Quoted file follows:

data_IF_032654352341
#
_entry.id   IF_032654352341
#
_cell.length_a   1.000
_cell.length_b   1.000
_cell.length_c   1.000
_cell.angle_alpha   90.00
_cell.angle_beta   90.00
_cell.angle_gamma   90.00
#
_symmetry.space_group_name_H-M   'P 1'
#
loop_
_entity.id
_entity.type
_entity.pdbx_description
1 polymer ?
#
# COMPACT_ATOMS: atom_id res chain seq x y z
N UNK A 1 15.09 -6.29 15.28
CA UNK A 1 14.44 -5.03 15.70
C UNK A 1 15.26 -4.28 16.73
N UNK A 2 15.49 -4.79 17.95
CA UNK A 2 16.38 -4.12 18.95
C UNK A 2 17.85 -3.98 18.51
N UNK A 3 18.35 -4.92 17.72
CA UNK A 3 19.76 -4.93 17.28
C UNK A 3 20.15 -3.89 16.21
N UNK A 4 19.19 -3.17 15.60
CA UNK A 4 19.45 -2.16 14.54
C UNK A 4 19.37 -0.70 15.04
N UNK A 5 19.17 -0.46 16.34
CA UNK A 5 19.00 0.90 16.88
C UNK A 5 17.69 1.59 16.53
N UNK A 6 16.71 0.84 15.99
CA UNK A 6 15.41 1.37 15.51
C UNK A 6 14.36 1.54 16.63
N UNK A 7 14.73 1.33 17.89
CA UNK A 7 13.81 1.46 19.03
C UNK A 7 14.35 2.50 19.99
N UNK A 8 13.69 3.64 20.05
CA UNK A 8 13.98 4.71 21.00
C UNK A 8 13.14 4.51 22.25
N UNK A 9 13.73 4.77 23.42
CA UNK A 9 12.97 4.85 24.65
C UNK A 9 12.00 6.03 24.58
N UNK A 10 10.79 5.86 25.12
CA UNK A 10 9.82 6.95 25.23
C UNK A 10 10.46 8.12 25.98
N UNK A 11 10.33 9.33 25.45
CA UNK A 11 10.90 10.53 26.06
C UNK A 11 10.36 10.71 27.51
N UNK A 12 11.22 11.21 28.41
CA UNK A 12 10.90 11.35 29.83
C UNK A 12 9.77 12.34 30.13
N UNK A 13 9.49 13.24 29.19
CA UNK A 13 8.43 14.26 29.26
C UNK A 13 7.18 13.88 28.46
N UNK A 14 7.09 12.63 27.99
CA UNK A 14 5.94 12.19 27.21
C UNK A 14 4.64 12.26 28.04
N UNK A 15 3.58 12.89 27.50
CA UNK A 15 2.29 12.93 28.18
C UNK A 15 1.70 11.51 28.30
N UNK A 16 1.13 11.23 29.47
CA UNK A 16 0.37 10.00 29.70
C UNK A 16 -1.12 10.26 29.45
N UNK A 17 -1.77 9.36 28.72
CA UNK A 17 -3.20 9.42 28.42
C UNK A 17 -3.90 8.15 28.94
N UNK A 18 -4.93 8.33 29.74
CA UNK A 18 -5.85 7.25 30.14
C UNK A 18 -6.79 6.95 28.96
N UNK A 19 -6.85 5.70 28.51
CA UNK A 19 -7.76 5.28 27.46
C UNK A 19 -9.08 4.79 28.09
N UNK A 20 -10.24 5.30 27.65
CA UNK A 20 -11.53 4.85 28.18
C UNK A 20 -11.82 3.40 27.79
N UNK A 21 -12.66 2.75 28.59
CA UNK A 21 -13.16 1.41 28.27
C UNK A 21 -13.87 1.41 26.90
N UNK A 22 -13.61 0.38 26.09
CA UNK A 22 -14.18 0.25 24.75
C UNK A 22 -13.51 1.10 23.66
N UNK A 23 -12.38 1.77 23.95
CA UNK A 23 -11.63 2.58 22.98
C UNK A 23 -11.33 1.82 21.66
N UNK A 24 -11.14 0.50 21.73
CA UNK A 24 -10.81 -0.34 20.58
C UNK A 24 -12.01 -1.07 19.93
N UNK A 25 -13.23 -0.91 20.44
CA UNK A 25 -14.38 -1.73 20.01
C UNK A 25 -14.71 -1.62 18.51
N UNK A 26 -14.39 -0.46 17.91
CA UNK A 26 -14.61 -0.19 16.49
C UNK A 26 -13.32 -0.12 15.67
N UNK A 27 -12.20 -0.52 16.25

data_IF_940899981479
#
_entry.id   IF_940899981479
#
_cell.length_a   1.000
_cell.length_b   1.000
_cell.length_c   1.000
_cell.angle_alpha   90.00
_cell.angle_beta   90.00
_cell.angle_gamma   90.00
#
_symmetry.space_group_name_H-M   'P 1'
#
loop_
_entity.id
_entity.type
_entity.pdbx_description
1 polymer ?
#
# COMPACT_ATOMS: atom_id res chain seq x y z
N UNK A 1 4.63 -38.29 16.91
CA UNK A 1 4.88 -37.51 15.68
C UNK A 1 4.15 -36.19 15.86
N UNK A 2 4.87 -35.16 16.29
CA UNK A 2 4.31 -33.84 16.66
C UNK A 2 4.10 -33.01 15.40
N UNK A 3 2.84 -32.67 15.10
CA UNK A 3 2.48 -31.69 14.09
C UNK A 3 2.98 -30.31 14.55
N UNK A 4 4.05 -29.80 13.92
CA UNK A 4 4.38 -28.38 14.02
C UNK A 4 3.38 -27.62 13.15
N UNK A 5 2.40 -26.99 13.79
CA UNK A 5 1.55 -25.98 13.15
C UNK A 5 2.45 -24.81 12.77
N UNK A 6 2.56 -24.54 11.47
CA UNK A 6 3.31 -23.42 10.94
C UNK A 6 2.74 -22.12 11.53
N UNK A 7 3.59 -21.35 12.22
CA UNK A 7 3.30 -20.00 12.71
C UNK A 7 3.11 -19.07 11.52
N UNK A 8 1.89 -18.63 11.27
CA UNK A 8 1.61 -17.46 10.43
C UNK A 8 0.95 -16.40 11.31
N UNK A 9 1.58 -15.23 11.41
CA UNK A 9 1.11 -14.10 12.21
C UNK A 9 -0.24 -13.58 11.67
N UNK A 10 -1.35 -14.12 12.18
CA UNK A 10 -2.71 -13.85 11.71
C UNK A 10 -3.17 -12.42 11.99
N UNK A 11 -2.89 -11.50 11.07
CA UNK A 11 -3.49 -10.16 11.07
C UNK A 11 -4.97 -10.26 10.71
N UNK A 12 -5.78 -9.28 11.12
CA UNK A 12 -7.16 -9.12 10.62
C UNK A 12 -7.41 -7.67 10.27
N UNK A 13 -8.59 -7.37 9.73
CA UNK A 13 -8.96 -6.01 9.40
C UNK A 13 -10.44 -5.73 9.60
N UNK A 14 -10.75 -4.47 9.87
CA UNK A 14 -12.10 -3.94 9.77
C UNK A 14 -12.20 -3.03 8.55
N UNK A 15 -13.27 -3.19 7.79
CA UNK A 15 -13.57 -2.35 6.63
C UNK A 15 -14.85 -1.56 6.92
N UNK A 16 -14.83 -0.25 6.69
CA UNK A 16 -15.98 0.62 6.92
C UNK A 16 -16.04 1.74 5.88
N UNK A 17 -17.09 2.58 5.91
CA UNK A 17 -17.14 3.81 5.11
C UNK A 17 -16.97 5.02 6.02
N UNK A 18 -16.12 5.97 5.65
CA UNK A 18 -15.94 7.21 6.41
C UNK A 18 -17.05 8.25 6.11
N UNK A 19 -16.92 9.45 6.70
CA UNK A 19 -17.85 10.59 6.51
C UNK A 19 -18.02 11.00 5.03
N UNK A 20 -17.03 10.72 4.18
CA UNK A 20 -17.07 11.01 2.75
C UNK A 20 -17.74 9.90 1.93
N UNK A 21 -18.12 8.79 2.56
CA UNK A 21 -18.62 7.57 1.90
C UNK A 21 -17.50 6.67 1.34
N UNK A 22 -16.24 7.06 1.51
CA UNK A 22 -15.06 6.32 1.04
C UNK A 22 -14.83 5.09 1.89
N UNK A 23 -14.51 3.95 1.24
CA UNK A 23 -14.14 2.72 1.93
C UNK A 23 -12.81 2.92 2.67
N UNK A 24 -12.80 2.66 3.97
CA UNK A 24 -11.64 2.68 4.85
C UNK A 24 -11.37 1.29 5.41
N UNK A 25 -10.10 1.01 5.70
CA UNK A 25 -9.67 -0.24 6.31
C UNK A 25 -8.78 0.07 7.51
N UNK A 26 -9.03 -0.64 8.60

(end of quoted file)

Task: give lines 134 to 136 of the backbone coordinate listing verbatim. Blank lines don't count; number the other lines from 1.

C UNK A 5 2.45 -24.81 12.77
N UNK A 6 2.56 -24.54 11.47
CA UNK A 6 3.31 -23.42 10.94